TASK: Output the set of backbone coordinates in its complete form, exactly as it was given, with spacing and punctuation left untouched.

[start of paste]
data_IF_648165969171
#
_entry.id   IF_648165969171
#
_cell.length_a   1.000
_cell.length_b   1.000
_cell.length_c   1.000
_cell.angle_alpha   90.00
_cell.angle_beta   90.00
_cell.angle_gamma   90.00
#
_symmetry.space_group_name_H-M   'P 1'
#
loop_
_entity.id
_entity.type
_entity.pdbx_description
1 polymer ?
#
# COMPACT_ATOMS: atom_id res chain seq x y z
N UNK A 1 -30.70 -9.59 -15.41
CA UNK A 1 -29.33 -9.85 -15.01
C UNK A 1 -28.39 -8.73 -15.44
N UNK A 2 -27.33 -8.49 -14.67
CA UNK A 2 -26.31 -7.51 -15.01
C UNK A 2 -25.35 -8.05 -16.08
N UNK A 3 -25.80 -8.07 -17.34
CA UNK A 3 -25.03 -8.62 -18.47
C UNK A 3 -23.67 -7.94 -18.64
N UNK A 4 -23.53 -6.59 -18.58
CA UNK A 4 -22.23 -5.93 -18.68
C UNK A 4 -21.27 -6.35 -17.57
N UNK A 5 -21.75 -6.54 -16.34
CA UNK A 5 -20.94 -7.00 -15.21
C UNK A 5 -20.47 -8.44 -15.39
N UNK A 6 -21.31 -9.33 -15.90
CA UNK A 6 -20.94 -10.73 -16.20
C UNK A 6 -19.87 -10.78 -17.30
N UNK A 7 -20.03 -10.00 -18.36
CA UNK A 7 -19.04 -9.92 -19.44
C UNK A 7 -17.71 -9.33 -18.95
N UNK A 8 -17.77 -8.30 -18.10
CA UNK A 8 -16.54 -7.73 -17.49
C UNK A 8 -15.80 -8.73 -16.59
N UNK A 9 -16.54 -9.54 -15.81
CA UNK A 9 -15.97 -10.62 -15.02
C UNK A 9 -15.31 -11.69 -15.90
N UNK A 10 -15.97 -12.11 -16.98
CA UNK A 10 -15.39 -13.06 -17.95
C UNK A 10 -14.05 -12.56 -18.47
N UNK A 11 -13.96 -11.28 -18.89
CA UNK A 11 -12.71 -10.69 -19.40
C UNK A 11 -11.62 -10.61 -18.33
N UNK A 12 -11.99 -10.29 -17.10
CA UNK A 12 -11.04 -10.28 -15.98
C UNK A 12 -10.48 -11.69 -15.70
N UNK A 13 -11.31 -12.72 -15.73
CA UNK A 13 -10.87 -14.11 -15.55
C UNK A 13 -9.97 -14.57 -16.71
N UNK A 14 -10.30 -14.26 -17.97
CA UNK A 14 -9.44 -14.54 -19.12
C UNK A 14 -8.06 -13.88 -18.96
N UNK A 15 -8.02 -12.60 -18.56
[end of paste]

data_IF_648165969171
#
_entry.id   IF_648165969171
#
_cell.length_a   1.000
_cell.length_b   1.000
_cell.length_c   1.000
_cell.angle_alpha   90.00
_cell.angle_beta   90.00
_cell.angle_gamma   90.00
#
_symmetry.space_group_name_H-M   'P 1'
#
loop_
_entity.id
_entity.type
_entity.pdbx_description
1 polymer ?
#
# COMPACT_ATOMS: atom_id res chain seq x y z
N UNK A 1 -30.70 -9.59 -15.41
CA UNK A 1 -29.33 -9.85 -15.01
C UNK A 1 -28.39 -8.73 -15.44
N UNK A 2 -27.33 -8.49 -14.67
CA UNK A 2 -26.31 -7.51 -15.01
C UNK A 2 -25.35 -8.05 -16.08
N UNK A 3 -25.80 -8.07 -17.34
CA UNK A 3 -25.03 -8.62 -18.47
C UNK A 3 -23.67 -7.94 -18.64
N UNK A 4 -23.53 -6.59 -18.58
CA UNK A 4 -22.23 -5.93 -18.68
C UNK A 4 -21.27 -6.35 -17.57
N UNK A 5 -21.75 -6.54 -16.34
CA UNK A 5 -20.94 -7.00 -15.21
C UNK A 5 -20.47 -8.44 -15.39
N UNK A 6 -21.31 -9.33 -15.90
CA UNK A 6 -20.94 -10.73 -16.20
C UNK A 6 -19.87 -10.78 -17.30
N UNK A 7 -20.03 -10.00 -18.36
CA UNK A 7 -19.04 -9.92 -19.44
C UNK A 7 -17.71 -9.33 -18.95
N UNK A 8 -17.77 -8.30 -18.10
CA UNK A 8 -16.54 -7.73 -17.49
C UNK A 8 -15.80 -8.73 -16.59
N UNK A 9 -16.54 -9.54 -15.81
CA UNK A 9 -15.97 -10.62 -15.02
C UNK A 9 -15.31 -11.69 -15.90
N UNK A 10 -15.97 -12.11 -16.98
CA UNK A 10 -15.39 -13.06 -17.95
C UNK A 10 -14.05 -12.56 -18.47
N UNK A 11 -13.96 -11.28 -18.89
CA UNK A 11 -12.71 -10.69 -19.40
C UNK A 11 -11.62 -10.61 -18.33
N UNK A 12 -11.99 -10.29 -17.10
CA UNK A 12 -11.04 -10.28 -15.98
C UNK A 12 -10.48 -11.69 -15.70
N UNK A 13 -11.31 -12.72 -15.73
CA UNK A 13 -10.87 -14.11 -15.55
C UNK A 13 -9.97 -14.57 -16.71
N UNK A 14 -10.30 -14.26 -17.97
CA UNK A 14 -9.44 -14.54 -19.12
C UNK A 14 -8.06 -13.88 -18.96
N UNK A 15 -8.02 -12.60 -18.56